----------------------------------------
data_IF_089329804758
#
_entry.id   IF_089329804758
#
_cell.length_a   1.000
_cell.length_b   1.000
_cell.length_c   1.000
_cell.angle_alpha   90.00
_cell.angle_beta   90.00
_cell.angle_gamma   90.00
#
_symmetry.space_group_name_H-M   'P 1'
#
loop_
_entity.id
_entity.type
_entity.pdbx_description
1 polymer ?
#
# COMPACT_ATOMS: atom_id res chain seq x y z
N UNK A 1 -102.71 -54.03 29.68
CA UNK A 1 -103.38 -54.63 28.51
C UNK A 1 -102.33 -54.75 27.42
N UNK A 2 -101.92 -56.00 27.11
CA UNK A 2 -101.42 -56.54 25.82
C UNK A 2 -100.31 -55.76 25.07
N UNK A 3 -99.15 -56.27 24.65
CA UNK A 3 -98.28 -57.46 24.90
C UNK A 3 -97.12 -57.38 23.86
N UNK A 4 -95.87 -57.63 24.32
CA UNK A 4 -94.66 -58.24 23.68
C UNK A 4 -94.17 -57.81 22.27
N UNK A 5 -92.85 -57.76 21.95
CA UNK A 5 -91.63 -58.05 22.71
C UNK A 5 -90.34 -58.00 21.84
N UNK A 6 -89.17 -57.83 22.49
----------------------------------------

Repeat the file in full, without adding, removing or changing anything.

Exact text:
data_IF_089329804758
#
_entry.id   IF_089329804758
#
_cell.length_a   1.000
_cell.length_b   1.000
_cell.length_c   1.000
_cell.angle_alpha   90.00
_cell.angle_beta   90.00
_cell.angle_gamma   90.00
#
_symmetry.space_group_name_H-M   'P 1'
#
loop_
_entity.id
_entity.type
_entity.pdbx_description
1 polymer ?
#
# COMPACT_ATOMS: atom_id res chain seq x y z
N UNK A 1 -102.71 -54.03 29.68
CA UNK A 1 -103.38 -54.63 28.51
C UNK A 1 -102.33 -54.75 27.42
N UNK A 2 -101.92 -56.00 27.11
CA UNK A 2 -101.42 -56.54 25.82
C UNK A 2 -100.31 -55.76 25.07
N UNK A 3 -99.15 -56.27 24.65
CA UNK A 3 -98.28 -57.46 24.90
C UNK A 3 -97.12 -57.38 23.86
N UNK A 4 -95.87 -57.63 24.32
CA UNK A 4 -94.66 -58.24 23.68
C UNK A 4 -94.17 -57.81 22.27
N UNK A 5 -92.85 -57.76 21.95
CA UNK A 5 -91.63 -58.05 22.71
C UNK A 5 -90.34 -58.00 21.84
N UNK A 6 -89.17 -57.83 22.49